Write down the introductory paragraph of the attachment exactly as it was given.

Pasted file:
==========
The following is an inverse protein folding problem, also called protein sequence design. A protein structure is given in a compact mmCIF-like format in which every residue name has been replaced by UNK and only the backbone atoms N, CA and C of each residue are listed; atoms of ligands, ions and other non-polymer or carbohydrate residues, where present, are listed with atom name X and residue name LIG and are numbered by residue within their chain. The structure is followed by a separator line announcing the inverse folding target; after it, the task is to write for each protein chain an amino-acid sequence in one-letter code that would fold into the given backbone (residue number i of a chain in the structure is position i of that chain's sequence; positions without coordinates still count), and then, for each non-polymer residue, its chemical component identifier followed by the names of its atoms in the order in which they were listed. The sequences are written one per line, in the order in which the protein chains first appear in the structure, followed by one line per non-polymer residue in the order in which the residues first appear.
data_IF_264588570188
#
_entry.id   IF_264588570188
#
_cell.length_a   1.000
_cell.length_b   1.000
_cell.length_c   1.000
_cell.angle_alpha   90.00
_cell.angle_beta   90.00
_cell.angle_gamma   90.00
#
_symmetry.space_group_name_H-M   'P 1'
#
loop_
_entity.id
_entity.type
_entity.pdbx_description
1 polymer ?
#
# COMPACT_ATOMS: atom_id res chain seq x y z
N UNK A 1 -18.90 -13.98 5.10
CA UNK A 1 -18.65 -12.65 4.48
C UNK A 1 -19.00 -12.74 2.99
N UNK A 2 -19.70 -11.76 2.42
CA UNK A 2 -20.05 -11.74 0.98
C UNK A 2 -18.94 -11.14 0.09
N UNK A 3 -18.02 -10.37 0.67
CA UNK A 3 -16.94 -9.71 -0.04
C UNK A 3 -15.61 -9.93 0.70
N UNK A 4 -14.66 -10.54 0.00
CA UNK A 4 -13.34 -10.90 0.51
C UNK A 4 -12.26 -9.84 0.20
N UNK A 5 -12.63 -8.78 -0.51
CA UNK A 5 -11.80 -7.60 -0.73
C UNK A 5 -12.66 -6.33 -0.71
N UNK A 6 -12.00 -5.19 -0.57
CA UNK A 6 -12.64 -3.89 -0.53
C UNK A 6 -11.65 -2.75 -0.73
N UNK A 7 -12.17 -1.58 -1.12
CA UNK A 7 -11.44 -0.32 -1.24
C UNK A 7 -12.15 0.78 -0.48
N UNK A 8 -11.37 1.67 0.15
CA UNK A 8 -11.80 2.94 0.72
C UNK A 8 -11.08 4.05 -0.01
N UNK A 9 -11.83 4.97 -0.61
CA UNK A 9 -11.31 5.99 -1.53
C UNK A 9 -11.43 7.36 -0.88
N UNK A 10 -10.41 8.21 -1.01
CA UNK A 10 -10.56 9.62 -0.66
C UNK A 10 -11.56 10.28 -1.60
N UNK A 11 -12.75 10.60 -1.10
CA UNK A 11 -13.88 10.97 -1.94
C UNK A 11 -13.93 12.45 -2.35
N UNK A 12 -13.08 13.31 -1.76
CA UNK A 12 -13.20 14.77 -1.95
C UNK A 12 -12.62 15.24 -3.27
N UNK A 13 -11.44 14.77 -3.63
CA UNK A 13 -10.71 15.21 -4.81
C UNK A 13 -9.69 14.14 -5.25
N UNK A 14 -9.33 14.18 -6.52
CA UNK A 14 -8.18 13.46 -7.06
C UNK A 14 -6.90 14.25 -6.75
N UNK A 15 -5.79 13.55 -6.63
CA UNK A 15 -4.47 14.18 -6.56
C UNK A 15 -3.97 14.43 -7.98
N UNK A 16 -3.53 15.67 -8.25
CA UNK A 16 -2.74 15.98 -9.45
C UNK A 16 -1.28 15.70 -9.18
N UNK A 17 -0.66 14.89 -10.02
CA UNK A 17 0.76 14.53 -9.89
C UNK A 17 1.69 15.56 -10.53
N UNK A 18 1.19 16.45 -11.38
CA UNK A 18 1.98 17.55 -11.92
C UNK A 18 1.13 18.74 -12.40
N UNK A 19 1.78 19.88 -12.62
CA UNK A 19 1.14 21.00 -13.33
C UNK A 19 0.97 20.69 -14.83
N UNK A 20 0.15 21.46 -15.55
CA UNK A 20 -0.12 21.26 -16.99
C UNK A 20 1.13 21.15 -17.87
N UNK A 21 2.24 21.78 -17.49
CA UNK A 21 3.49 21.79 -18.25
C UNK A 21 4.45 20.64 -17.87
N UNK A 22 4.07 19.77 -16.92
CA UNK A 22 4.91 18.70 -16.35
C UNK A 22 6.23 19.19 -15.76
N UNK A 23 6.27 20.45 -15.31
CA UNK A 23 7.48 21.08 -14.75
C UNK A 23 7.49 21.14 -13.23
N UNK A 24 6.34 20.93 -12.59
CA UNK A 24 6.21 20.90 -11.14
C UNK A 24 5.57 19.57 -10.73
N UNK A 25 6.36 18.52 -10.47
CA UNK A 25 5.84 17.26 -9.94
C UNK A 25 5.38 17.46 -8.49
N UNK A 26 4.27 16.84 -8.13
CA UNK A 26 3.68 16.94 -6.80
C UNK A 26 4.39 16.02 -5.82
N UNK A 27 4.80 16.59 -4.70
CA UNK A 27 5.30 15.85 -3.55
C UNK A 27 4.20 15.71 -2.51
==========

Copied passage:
The following is an inverse protein folding problem, also called protein sequence design. A protein structure is given in a compact mmCIF-like format in which every residue name has been replaced by UNK and only the backbone atoms N, CA and C of each residue are listed; atoms of ligands, ions and other non-polymer or carbohydrate residues, where present, are listed with atom name X and residue name LIG and are numbered by residue within their chain. The structure is followed by a separator line announcing the inverse folding target; after it, the task is to write for each protein chain an amino-acid sequence in one-letter code that would fold into the given backbone (residue number i of a chain in the structure is position i of that chain's sequence; positions without coordinates still count), and then, for each non-polymer residue, its chemical component identifier followed by the names of its atoms in the order in which they were listed. The sequences are written one per line, in the order in which the protein chains first appear in the structure, followed by one line per non-polymer residue in the order in which the residues first appear.